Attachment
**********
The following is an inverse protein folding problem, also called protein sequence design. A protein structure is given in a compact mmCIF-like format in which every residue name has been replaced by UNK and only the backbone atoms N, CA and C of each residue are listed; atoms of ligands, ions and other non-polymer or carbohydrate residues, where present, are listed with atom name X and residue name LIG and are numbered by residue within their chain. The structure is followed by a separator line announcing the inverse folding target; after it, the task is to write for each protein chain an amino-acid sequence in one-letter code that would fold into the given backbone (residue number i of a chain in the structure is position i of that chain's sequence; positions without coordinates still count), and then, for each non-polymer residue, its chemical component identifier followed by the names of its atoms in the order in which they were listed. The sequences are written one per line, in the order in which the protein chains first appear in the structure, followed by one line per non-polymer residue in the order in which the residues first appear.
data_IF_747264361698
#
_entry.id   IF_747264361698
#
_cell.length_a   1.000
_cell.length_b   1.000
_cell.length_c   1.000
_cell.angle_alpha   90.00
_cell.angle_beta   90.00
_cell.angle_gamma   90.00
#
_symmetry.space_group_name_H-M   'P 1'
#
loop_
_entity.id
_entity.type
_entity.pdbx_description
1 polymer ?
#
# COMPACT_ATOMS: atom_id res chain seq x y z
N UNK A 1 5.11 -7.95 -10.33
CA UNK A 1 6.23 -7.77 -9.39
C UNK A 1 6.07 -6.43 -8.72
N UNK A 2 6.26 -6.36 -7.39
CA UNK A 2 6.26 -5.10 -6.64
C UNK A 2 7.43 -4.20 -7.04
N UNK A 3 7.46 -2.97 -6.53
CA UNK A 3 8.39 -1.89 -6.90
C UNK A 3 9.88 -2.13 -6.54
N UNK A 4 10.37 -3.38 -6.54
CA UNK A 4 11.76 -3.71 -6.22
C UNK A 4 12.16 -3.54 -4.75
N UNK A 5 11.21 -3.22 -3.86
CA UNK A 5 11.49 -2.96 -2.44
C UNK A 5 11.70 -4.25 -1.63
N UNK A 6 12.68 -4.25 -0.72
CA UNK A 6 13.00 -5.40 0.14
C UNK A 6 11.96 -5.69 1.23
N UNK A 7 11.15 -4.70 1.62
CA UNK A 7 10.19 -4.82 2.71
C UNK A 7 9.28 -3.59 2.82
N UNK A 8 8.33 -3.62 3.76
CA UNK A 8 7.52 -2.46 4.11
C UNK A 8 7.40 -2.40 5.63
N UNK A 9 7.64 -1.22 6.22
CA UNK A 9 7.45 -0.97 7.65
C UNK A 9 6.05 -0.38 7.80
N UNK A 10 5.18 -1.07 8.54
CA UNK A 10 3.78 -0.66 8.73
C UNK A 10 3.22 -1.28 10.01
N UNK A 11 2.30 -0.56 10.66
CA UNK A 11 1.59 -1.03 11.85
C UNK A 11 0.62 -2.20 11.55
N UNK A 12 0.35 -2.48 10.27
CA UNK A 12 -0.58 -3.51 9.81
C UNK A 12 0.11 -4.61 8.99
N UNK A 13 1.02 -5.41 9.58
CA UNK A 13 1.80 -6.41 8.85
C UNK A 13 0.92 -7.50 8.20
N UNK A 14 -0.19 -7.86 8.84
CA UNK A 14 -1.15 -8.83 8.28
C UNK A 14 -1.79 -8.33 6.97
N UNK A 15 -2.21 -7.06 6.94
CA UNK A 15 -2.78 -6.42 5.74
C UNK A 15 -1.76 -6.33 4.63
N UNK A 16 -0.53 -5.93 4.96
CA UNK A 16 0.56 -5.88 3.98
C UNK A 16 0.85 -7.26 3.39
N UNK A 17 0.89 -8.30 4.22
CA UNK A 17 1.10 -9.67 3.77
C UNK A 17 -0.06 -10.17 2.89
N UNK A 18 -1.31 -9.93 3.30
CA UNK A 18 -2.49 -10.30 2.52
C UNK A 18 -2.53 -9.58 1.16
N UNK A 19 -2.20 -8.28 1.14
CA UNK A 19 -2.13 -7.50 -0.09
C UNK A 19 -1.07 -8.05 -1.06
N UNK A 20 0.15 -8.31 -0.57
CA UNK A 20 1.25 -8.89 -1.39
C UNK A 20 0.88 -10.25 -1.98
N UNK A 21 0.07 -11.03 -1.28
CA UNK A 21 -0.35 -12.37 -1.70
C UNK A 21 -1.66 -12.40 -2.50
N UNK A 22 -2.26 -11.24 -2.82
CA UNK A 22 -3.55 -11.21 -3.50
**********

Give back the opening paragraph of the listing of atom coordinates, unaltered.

The following is an inverse protein folding problem, also called protein sequence design. A protein structure is given in a compact mmCIF-like format in which every residue name has been replaced by UNK and only the backbone atoms N, CA and C of each residue are listed; atoms of ligands, ions and other non-polymer or carbohydrate residues, where present, are listed with atom name X and residue name LIG and are numbered by residue within their chain. The structure is followed by a separator line announcing the inverse folding target; after it, the task is to write for each protein chain an amino-acid sequence in one-letter code that would fold into the given backbone (residue number i of a chain in the structure is position i of that chain's sequence; positions without coordinates still count), and then, for each non-polymer residue, its chemical component identifier followed by the names of its atoms in the order in which they were listed. The sequences are written one per line, in the order in which the protein chains first appear in the structure, followed by one line per non-polymer residue in the order in which the residues first appear.